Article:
". . . But the past does not exist independently from the present. Indeed, the past is only past because there is a present, just as I can point to something over there only because I am here. But nothing is inherently over there or here. In that sense, the past has no content. The past -- or more accurately, pastness -- is a position. Thus, in no way can we identify the past as past." p. 15

". . . But we may want to keep in mind that deeds and words are not as distinguishable as often we presume. History does not belong only to its narrators, professional or amateur. While some of us debate what history is or was, others take it into their own hands." p. 153

Silencing the Past: Power and the Production of History (1995) by Michel-Rolph Trouillot

Tuesday, February 17, 2009

A Non-Royal Couple

A non-royal couple. Their hair styles can be seen almost exactly like in Yoruba scuptures (wood though -- West Africa did not possess the kind of stone for that kind of work) in certain periods, including today. Though I'm assuming that these are more like wigs or headdresses than actual hair. Again this is early in the Old Kingdom. But cosmetics and their palettes for crushing the minerals that made the cosmetics were already in use previous to the Pharoanic-Dynasty eras.
We only managed to do the Old Kingdom galleries before my back gave out. We'll go back again, soon, for the Middle Kingdom. It's so interesting to do this while re-reading Assmann. We noticed a hieroglyphic that we were convinced was a musical instrument, that might have been a distant forebear of the banjo. We lots of shots of it to ask an Egyptologist friend (specialty New Kingdom naval archeology) what the glyph meant. Imagine our sense of stupid when encountering a glossary of hieroglyphics, that far from having anything to do with music, the glyph meant "the heart and / or windpipe of a mammal." Our friend says she knew exactly which glyph we meant, before reading what the glossary told us. We knew she would.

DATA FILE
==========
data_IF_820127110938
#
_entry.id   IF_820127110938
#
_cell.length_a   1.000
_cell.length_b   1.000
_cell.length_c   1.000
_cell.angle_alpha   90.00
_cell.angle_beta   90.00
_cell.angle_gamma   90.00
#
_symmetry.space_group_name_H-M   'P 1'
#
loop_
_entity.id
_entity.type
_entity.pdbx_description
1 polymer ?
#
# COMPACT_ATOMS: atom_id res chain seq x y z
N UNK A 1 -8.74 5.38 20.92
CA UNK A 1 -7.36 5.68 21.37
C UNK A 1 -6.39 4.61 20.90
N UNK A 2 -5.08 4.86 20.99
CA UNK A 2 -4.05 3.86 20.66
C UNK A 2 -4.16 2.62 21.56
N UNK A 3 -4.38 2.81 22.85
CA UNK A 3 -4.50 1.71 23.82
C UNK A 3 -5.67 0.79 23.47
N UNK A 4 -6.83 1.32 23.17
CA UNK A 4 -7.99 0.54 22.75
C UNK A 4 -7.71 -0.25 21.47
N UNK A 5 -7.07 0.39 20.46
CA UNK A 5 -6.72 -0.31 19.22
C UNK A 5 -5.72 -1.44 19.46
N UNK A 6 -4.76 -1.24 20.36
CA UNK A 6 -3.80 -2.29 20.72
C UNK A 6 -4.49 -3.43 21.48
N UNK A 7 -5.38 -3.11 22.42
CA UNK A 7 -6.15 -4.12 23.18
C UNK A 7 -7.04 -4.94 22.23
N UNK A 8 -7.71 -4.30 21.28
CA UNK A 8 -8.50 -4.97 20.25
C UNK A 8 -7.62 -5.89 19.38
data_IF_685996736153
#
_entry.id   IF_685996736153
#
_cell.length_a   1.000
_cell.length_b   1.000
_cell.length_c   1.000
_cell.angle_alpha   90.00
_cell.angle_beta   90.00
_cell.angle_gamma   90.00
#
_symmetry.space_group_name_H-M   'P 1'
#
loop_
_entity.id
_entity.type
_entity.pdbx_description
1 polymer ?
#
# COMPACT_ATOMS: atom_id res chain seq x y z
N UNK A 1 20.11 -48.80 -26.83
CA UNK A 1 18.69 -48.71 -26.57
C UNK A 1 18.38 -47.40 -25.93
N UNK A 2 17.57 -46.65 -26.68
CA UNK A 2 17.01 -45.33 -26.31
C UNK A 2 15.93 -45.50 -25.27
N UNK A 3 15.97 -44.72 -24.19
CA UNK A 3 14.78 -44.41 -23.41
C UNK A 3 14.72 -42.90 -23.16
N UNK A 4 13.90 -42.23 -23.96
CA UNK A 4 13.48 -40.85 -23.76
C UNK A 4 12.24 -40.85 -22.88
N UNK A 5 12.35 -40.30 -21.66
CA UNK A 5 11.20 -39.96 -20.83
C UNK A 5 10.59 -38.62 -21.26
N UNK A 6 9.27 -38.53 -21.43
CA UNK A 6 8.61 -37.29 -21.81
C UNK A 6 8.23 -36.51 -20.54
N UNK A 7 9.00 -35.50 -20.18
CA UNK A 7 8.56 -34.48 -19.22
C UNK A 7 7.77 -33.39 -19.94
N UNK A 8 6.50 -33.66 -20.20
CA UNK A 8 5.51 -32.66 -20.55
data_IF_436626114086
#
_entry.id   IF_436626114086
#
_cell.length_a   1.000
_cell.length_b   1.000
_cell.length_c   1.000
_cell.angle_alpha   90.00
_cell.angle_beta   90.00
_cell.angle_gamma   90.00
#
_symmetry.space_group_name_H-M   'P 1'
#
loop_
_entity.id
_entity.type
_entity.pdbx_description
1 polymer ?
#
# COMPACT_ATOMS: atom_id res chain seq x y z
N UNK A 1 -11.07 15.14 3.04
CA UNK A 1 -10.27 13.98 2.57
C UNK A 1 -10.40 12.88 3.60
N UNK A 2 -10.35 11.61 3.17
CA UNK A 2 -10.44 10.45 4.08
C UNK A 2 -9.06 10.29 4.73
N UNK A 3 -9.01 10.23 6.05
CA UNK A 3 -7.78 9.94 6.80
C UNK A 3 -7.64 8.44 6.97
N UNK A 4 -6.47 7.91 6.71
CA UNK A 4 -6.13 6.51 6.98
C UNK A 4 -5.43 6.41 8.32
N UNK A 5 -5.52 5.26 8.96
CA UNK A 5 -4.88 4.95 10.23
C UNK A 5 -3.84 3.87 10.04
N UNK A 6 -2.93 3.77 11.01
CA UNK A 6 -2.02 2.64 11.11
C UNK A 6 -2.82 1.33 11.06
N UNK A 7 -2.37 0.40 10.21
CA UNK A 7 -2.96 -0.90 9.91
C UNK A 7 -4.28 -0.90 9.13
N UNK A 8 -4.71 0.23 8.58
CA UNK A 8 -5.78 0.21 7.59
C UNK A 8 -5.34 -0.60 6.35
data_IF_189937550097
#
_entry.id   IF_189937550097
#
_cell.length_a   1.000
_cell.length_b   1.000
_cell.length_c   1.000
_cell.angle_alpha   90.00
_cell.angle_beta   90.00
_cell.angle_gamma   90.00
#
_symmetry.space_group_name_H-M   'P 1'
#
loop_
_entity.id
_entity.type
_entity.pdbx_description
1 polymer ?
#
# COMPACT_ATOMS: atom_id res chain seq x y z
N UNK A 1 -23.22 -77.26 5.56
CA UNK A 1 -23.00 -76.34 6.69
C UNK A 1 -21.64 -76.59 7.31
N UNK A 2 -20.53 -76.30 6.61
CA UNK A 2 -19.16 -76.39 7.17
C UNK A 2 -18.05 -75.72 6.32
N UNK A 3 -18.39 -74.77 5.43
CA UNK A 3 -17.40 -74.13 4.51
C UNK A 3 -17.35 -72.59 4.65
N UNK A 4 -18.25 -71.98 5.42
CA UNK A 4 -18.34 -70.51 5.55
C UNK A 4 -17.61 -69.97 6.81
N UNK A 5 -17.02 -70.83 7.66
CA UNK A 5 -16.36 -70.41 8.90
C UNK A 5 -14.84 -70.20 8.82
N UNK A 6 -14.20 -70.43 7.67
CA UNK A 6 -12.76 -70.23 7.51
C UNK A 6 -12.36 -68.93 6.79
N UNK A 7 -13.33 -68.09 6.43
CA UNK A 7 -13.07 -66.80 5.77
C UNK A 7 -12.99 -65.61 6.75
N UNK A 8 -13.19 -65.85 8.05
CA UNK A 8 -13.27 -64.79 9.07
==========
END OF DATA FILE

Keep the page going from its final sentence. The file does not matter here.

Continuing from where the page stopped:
These digital cameras are excellent tools for archives and museums. We can use them in the galleries that allow non-flash photography. They are successful for recording the explanatory, descriptive notes about the items. Tripods not necessary, generally, with these shake stablized features.
The overwhelming delivery of yesterday though was -- Vaquero in company with a friend who runs the media transfer lab at Columbia, who thinks Vaquero's God -- turned my out-of-print novels into Word dox! I'd lost any digital versions of them when my hard drive melted in New Orleans. One of them was on these huge old floppies, in Word Perfect, the others also on floppies that no computers have drives for now. He fed the pages of the books into the OCR platform scanner, then into pdfs. Then he turned the pdfs into Word dox, and cleaned up the mess that will come with scanning printed pages instead of a 'ribbon' text, particularly with hard returns, itals, periods and commas, missing pages and so on. He brought the books from the dead, which felt so appropriate to our current flow of thoughts around these old dead Egyptians. I was disappointed that the back wouldn't allow me to visit either the Costume Institute galleries or the Armor and Weapons galleries. I spent hours and hours in both of them, researching clothes and swords and early ballistic weapons for these three books. Our own early past as a married couple felt so close to us yesterday, that peculiar closeness we had then, how the creative work each of us did individually had fed the back and forth between us. The past -- as in New Orleans -- is always with us.

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